Paul George (though the specter of a also lingers). But there are plenty of other impact free agents on the market this offseason.. Everyone expected as much, but now it's official. And as such, things are really starting to ramp up with the start of NBA free agency just around the corner. The questions on everyone's mind involve the two biggest fish: LeBron and
Free agency officially begins on Sunday, and this class goes well beyond just LeBron and George, so we decided to take a look at the best fits and likely destinations for eight of this offseason's top free agents.
Kevin Durant and Chris Paul will technically be free agents as well, but they're both expected to return to their current teams, so we didn't want to waste your time. Complicating the issue of fit is the fact that 80 percent of NBA teams are expected to be over the cap, which means only a select few have the money to lure in high-priced talent. So even though some players would be a brilliant fit on, say, the Wizards, they simply don't have the flexibility to make it happen.
That being said, here are the best fits and likely destinations for the top NBA free agents in the 2018 class.
There are plenty of teams with the desire and means to acquire LeBron, but let's be honest -- teams like Indiana, Atlanta and Sacramento aren't exactly in the equation. Of the expected contenders, however, the Lakers have the athletes and up-tempo style to suit James' playmaking acumen. The Rockets already have two primary ball-handlers, but James would fit in perfectly as another deadly isolation player capable of finding perimeter shooters or finishing at the rim. And if you're talking about fit, you can't ignore the Cavs, who have built their roster entirely around James for the better part of the last 15 years. Clearly he doesn't have the cast he needs right now, but if you get the right pieces around him, Cleveland remains a great spot for The King to finish out his reign.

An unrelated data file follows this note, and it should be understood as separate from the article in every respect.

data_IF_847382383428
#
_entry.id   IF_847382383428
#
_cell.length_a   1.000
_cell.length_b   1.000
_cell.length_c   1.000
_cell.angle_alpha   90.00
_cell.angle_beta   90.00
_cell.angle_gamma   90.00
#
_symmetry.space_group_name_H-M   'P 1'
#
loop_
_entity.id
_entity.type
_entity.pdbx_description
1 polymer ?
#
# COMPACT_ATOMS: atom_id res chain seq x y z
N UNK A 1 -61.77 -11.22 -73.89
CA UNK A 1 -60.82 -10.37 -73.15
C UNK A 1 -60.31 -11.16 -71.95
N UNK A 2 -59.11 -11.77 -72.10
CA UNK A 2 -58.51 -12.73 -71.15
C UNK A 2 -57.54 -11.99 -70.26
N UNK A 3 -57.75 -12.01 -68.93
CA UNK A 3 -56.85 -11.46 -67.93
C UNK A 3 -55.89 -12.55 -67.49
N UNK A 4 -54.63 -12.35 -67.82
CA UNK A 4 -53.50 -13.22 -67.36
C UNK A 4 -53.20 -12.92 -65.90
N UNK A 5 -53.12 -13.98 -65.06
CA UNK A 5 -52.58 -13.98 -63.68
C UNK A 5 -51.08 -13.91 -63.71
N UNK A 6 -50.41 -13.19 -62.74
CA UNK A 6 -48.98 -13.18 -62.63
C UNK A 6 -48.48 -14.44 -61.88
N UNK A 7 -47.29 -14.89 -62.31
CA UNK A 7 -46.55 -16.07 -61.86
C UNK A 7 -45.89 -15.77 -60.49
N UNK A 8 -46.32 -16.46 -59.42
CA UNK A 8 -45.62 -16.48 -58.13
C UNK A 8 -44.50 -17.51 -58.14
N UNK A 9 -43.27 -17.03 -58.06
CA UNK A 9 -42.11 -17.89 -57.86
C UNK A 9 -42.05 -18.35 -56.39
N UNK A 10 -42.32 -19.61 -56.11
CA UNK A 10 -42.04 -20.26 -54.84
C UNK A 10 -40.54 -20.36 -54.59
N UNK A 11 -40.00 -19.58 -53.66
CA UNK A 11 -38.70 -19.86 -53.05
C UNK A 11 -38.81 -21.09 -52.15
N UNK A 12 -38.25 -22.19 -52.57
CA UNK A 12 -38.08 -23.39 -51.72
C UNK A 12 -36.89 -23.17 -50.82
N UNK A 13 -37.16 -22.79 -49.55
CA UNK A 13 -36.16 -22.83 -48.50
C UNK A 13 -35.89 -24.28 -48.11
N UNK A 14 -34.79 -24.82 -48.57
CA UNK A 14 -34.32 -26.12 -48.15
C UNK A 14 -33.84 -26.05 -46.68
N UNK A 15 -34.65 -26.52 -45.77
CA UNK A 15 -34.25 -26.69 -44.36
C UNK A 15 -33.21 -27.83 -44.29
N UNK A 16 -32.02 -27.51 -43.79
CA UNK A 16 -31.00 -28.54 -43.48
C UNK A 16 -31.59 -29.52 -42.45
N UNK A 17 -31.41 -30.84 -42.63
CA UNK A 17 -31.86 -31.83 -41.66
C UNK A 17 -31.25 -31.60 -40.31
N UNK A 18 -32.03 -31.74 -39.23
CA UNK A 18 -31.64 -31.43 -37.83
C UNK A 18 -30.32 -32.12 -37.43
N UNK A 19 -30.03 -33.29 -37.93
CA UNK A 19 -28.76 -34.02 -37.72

Most likely: Lakers
The oddsmakers don't lie, and there's a reason the Lakers are the overwhelming favorite to land LeBron. Not only do they have the cap flexibility to bring in a second star, but they also have a bevy of young talent that can flourish alongside James or be used in trades to bring in veteran help. That's not even considering the narrative of bringing the Lakers back to their glory days and the off-court benefits of living in Los Angeles. At this point it's the Lakers' race to lose.
Best fits: 76ers, Lakers, Cavs
George seemed like the perfect star to put next to Russell Westbrook in Oklahoma City, but that didn't work out the way they hoped. The 6-8 wing has had his eye on the Lakers for a while now, and he'd fit into their system well next to their young talent. But he's almost the ideal player to add to the emerging Sixers -- fitting seamlessly with Ben Simmons and Joel Embiid as a 3-and-D All-Star who can double as a crunch time playmaker. And while some envision George playing with LeBron in L.A., the duo would be just as devastating if James were able to lure him to Cleveland.
Most likely: Lakers